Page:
by Earl Staggs
I was in an office at the B&O Railroad in Baltimore waiting for a coworker to return from lunch so I could go. He came back early and stood just inside the door with a strange expression. After a minute of silence during which everyone’s attention turned to him, he announced, “President Kennedy’s been shot.” Friday, November 22, 1963.
It never occurred to me that all these years later, I’d be living in Fort Worth, an hour from Dealey Plaza in Dallas where it happened. I’ve been there three times, and each time is like the first. I’m immediately overcome with a feeling of awe that I’m at the spot where one of the most significant events in history took place.
Dealey Plaza is a pie-shaped park area near downtown Dallas, no larger than half a block wide at the top end along Houston Street. Elm and Main Streets slope gently downward from Houston. Elm bends toward Main and merges into it at the bottom end of the Plaza to form one street which goes under a railroad trestle. There’s a grassy area between the two streets and another one on the right of Elm. That one goes uphill at an angle of about forty-five degrees and is known as “The Grassy Knoll.” The entire area is smaller than you might imagine, less than the length of a football field from Houston Street to the trestle.
There are no huge signs identifying the site, no tour guides to show you around. The City of Dallas decided long ago not to overtly advertise it as a tourist attraction. Halfway down Elm Street is a faded white “X” no more than a foot square embedded in the gray roadway which approximates the point at which the fatal bullet (or bullets) struck the President.
If you stand on the sidewalk near the “X” and look back over your left shoulder, you see a seven-story red brick building at the corner of Elm and Houston. The corner window on the sixth floor is the one from which Lee Harvey Oswald allegedly fired. The building was known as The Texas School Book Depository then. It has since been renamed The Dallas County School Board Administration Building. The entire sixth floor is a museum whose name does not mention Kennedy or Oswald. It is designated simply “The Sixth Floor Museum.”
As you approach the building, a huckster hands you a tabloid newspaper detailing the assassination. “Look it over for free,” he says, “and if you want to take it with you, it’s five dollars.”
Once inside the museum, there are pictures, films, and displays chronicling the events of that day and those leading up to it. The ominous corner window, called “The Sniper’s Perch,” is sealed off in glass, but you can stand at the window next to it and look down at the “X” in the street, a distance less than fifty yards.
One of the interesting exhibits is a man’s light-colored suit. If you recall the news footage of Jack Ruby shouldering his way through a gaggle of news reporters and cops with a gun in his hand, you may remember Oswald was handcuffed to a large man wearing that suit. That police officer donated the suit to the museum a few years ago.
It’s hard to describe the feeling I have when I go to Dealey Plaza. I feel a chill down my back and I stand transfixed, taking it all in. My imagination kicks in and I picture the scene on that day.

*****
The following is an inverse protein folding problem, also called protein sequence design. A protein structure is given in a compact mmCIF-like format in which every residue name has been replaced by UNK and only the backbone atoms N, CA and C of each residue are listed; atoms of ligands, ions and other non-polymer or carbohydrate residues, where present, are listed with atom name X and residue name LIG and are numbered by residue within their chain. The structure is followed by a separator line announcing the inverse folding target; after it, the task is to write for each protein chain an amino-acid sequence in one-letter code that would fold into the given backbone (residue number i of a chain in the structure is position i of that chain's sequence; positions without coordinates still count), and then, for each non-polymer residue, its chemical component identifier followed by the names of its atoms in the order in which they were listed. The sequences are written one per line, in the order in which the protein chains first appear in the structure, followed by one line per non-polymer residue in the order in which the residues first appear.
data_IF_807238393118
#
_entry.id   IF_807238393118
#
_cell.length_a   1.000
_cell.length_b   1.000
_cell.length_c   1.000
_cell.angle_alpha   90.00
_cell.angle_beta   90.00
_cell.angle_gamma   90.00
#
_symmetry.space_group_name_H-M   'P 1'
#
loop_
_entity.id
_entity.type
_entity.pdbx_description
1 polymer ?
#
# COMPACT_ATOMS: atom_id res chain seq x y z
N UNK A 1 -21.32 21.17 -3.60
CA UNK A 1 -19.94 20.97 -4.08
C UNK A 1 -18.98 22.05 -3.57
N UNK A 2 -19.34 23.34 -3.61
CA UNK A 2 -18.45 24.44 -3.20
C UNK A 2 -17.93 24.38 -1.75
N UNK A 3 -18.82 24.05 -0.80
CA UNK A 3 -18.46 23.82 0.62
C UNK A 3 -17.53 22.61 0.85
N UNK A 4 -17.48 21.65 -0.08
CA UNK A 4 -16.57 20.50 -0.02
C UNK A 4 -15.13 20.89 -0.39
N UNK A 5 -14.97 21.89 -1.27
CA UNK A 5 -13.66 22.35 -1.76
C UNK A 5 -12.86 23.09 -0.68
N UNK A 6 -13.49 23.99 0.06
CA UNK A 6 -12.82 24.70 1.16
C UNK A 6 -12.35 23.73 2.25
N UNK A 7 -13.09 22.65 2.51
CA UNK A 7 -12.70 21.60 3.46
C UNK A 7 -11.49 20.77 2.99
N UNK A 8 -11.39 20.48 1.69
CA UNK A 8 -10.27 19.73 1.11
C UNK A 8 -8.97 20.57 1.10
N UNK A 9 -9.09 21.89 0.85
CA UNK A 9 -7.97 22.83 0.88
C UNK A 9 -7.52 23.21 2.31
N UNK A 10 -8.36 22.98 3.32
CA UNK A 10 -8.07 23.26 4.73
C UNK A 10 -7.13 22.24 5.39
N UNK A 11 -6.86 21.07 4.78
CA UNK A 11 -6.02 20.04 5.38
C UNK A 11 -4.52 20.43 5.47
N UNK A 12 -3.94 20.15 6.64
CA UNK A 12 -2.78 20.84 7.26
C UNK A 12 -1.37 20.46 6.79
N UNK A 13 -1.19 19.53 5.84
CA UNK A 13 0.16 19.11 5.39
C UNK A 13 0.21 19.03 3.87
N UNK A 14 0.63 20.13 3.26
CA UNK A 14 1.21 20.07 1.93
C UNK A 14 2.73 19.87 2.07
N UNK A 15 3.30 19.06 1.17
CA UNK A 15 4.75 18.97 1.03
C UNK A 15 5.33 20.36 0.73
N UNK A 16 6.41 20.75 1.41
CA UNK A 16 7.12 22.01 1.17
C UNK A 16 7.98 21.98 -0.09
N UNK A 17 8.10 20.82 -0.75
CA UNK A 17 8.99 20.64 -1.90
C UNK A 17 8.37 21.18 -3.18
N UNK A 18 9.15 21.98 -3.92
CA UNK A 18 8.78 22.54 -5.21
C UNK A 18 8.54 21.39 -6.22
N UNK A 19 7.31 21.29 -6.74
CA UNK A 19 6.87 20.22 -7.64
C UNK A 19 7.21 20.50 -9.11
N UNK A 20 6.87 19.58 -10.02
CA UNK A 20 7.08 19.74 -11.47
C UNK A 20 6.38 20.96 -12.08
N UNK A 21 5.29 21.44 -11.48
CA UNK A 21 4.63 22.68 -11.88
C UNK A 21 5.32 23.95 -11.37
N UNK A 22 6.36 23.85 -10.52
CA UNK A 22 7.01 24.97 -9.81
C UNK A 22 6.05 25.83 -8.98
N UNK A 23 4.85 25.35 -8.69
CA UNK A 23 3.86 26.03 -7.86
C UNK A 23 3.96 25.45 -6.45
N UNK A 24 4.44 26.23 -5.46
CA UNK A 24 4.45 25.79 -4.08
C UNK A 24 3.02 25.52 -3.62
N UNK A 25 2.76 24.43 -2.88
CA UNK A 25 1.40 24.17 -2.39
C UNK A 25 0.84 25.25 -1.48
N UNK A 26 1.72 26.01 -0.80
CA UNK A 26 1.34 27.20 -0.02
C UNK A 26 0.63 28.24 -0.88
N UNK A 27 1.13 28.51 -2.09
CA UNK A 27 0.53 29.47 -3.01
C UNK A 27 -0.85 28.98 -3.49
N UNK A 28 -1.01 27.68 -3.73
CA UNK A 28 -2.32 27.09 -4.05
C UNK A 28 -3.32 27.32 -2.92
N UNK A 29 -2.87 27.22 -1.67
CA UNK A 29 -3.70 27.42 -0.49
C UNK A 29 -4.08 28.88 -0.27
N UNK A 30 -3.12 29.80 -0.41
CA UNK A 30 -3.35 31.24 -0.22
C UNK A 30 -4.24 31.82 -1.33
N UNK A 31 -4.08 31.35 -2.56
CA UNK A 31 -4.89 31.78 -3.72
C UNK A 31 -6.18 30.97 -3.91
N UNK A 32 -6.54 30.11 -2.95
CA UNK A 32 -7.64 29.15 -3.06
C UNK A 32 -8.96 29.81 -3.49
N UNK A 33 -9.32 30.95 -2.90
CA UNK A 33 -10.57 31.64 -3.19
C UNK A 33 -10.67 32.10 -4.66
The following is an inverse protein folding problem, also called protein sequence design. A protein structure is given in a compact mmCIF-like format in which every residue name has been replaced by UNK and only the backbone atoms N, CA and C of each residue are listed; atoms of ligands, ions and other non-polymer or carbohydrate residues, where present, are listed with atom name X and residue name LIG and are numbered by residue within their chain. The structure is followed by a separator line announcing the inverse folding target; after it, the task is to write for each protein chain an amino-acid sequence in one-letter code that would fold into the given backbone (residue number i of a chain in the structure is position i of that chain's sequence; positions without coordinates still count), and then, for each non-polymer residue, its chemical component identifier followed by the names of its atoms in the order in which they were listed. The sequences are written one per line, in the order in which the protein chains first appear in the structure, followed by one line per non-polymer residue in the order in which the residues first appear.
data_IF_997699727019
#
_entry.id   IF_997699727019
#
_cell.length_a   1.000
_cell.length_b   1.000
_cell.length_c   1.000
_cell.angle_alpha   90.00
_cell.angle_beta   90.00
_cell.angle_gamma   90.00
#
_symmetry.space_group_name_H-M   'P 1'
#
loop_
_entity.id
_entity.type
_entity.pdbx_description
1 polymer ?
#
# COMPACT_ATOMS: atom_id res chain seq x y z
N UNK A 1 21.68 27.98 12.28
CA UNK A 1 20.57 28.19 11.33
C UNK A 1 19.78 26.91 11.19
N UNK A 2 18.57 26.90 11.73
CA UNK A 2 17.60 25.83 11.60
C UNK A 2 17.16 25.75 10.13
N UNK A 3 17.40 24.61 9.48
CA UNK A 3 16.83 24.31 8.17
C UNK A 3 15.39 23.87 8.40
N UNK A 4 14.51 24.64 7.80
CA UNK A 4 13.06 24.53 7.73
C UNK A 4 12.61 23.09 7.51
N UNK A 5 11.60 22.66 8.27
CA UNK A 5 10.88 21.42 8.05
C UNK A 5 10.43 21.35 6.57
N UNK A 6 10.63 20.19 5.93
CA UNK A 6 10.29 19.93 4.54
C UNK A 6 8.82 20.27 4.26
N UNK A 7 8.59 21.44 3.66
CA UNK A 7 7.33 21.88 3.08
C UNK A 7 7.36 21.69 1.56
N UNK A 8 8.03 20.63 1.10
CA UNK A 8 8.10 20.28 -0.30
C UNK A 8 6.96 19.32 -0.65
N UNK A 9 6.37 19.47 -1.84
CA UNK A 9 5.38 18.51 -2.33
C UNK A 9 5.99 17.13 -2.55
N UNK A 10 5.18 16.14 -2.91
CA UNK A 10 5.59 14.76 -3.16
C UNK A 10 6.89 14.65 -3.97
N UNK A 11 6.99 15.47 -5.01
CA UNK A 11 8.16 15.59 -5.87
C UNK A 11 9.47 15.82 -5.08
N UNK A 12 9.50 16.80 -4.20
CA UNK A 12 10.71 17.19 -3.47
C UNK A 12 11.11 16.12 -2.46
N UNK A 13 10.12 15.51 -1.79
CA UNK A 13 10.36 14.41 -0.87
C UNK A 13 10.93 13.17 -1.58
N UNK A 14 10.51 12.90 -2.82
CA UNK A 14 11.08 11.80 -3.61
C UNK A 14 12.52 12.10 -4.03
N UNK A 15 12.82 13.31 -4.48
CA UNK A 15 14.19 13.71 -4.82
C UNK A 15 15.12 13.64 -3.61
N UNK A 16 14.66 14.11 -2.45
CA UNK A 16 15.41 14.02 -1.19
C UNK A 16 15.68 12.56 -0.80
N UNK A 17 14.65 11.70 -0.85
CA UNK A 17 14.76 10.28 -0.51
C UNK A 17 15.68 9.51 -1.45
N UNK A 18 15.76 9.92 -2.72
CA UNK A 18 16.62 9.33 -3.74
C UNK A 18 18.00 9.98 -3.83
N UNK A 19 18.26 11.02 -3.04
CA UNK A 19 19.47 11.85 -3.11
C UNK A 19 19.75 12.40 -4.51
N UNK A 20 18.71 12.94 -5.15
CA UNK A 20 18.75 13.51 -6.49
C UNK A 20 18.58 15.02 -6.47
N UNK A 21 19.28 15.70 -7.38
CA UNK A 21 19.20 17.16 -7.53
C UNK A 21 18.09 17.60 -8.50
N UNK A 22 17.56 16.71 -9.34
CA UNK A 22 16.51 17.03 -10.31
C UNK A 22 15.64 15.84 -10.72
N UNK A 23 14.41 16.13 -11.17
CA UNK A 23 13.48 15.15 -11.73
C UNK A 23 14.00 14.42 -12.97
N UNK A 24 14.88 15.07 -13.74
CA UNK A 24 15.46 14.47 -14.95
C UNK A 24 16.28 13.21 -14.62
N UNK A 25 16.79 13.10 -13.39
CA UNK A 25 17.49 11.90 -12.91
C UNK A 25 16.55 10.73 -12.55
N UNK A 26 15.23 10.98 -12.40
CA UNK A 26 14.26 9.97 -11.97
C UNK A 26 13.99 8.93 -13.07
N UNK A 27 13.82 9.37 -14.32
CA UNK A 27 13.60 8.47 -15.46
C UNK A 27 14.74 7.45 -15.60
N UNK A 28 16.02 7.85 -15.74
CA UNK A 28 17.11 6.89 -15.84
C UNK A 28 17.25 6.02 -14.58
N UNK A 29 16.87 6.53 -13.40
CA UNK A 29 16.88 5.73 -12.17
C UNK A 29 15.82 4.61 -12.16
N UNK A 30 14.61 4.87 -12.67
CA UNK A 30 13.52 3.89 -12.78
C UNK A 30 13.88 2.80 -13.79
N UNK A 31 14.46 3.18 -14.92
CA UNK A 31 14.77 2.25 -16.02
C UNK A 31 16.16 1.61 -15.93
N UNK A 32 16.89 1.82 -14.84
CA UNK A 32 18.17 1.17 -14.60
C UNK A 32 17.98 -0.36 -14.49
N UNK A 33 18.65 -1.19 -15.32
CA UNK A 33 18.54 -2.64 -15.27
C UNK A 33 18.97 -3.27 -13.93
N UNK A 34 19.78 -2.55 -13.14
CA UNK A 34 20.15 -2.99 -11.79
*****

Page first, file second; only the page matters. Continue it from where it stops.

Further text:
Onlookers lining both sides of Elm Street to get a glimpse of their President and the First Lady. They’re filled with excitement, pushing closer to the street to get the best view, smiling and waiting, anticipating what may be a once in a lifetime experience.
The motorcade turns off Houston onto Elm and coasts toward them. Halfway down the street, a shot echoes across the Plaza. Another shot. One more. People run, duck, fall to the ground in panic and shock. The First Lady climbs onto the trunk of the limo, a Secret Service agent jumps on to protect her. People look and point in all directions, unsure where the shots came from. A man named Zapruder has the presence of mind to keep his 8mm movie camera trained on the limo. The motorcade speeds up and disappears under the railroad trestle. A scant few seconds engraved in history.
Standing there, letting my imagination play out the scene, I almost feel as if I was there that day. I had the same experience and feelings when I visited Gettysburg and Pearl Harbor.
We’ll never know for sure why Ruby shot Oswald. More significantly, we’ll never know for sure if Oswald acted alone. Despite all the investigations, analyses, and expert opinions, conspiracy theories still exist. Strong arguments can be made on either side of the issue. For my money, the truth could go either way, or lie somewhere in the middle. What took place in Dealey Plaza that day in 1963 is an indelible and irrepressible enigma, a mystery forever unsolved.
Here’s one more thing for anyone interested. In writing this, I became curious about Oswald’s widow. On November 22, 1996, the 33rd anniversary of the assassination, Marina Oswald Porter appeared on Oprah Winfrey’s TV show. Marina revealed that she eventually came to some startling conclusions, and she offers proof to substantiate her conclusions that:
. . .her husband did NOT shoot Kennedy
. . .Oswald was not only a patsy, but an FBI informant
. . .there WAS a conspiracy covered up by the government via the Warren Commission.
Very interesting. You’ll find a complete transcript of what Marina said here:
To end this on a lighter note, there’s a line I love from “Shooter,” a film made from the Stephen Hunter novel POINT OF IMPACT starring Mark Wahlberg as former Marine sniper Bob Lee Swagger. Swagger visits an elderly gun expert, and the conversation turns to famous guns and shootings, eventually getting around to the JFK assassination.
“The guys who killed Kennedy,” the old man says, “were buried in the desert three hours later. I still have the shovel.”